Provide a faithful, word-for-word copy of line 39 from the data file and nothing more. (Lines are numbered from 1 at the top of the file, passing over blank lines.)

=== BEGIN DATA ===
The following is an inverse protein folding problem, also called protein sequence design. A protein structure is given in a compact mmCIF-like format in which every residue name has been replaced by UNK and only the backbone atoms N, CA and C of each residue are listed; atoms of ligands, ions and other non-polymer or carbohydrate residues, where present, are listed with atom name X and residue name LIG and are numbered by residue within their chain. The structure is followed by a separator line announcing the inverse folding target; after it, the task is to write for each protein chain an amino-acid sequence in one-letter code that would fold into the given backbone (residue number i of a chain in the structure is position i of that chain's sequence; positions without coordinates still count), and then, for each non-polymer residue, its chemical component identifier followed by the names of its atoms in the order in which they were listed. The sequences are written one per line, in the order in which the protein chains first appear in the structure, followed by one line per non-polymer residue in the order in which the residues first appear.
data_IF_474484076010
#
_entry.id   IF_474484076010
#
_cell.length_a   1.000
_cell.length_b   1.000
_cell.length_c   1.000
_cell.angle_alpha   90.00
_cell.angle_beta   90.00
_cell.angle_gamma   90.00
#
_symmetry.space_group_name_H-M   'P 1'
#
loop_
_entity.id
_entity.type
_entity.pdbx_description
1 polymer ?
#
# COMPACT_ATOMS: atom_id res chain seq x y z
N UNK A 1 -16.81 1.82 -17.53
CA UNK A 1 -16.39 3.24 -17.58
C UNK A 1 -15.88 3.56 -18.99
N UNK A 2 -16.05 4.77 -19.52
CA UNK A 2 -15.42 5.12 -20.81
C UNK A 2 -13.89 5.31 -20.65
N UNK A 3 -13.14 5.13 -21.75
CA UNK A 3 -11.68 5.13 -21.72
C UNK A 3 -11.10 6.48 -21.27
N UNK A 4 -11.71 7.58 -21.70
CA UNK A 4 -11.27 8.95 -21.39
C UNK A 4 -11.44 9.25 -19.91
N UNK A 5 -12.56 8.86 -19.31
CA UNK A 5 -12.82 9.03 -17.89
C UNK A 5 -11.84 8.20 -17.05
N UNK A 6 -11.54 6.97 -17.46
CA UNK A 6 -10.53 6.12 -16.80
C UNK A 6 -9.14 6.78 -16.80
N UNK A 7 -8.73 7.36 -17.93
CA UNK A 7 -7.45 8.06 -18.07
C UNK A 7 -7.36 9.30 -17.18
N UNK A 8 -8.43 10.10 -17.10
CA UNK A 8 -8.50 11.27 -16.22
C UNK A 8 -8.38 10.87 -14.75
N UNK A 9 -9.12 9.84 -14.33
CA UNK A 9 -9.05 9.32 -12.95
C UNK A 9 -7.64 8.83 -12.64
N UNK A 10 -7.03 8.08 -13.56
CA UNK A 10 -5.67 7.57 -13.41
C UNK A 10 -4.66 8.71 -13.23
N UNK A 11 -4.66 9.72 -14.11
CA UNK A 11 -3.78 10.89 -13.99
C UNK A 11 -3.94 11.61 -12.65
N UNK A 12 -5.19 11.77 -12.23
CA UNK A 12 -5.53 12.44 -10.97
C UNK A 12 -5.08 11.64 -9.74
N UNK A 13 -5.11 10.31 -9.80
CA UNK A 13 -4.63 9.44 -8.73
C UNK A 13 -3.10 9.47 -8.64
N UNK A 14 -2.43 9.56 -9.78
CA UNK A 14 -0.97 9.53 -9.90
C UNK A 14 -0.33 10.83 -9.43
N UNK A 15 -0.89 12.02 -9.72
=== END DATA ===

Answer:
C UNK A 6 -9.14 6.78 -16.80